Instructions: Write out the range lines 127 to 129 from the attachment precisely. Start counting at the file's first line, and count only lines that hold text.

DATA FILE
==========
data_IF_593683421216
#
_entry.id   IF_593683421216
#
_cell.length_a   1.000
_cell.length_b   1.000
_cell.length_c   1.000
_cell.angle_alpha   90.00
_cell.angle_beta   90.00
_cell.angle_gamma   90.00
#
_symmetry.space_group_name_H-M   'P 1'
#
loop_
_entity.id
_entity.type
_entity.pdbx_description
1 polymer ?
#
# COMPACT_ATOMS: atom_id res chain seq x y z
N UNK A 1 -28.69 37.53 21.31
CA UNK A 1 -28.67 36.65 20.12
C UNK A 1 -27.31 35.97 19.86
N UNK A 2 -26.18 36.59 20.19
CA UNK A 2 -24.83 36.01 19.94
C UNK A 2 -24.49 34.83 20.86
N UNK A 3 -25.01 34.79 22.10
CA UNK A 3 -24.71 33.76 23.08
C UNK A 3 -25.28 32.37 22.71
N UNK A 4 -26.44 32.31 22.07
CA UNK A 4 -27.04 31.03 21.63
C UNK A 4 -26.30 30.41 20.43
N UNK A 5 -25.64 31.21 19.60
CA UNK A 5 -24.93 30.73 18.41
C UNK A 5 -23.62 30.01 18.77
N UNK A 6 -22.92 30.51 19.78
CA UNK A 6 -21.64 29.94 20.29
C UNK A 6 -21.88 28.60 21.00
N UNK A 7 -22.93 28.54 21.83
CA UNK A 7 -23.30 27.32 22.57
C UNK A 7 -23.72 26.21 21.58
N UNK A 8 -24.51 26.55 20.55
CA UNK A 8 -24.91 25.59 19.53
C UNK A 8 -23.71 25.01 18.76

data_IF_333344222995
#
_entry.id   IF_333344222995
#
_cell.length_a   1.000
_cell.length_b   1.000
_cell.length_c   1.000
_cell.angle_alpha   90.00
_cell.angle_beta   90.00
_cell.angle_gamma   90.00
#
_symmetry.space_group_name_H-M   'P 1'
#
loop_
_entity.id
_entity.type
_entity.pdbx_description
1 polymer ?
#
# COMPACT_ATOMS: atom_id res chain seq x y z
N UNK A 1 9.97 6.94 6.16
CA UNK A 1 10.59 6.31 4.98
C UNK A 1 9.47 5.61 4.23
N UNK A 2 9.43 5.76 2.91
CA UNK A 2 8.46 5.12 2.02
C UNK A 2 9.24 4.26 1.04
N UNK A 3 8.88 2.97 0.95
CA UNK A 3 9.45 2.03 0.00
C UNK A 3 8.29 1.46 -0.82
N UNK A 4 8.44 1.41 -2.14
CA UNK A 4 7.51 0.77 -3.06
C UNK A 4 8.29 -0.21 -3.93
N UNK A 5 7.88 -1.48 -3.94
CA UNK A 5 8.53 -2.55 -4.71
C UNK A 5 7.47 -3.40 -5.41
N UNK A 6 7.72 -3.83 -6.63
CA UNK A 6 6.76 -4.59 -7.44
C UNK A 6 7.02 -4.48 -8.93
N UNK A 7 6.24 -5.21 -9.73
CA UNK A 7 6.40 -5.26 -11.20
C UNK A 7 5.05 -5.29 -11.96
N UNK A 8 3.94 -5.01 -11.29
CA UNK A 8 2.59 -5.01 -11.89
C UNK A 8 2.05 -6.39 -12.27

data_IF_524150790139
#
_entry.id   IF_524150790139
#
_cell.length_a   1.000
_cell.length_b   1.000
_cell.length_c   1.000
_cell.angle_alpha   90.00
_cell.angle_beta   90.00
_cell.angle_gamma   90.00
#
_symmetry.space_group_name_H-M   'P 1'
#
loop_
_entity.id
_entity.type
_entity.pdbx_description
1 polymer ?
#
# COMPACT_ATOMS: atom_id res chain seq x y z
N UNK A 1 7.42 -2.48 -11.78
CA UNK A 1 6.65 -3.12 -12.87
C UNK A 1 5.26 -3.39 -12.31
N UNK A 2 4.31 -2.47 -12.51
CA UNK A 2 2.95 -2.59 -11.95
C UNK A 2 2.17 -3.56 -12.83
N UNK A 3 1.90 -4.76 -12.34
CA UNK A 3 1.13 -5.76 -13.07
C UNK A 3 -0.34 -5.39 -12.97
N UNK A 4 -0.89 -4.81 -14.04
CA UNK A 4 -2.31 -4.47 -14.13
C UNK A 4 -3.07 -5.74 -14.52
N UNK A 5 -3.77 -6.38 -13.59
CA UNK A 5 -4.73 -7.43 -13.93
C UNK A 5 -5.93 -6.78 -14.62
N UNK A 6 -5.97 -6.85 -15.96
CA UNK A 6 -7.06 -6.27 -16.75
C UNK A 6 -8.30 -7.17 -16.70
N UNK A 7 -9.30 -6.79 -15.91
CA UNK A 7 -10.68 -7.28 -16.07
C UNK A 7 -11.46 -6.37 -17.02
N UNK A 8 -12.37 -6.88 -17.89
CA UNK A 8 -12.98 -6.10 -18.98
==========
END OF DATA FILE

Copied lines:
N UNK A 7 -9.30 -6.79 -15.91
CA UNK A 7 -10.68 -7.28 -16.07
C UNK A 7 -11.46 -6.37 -17.02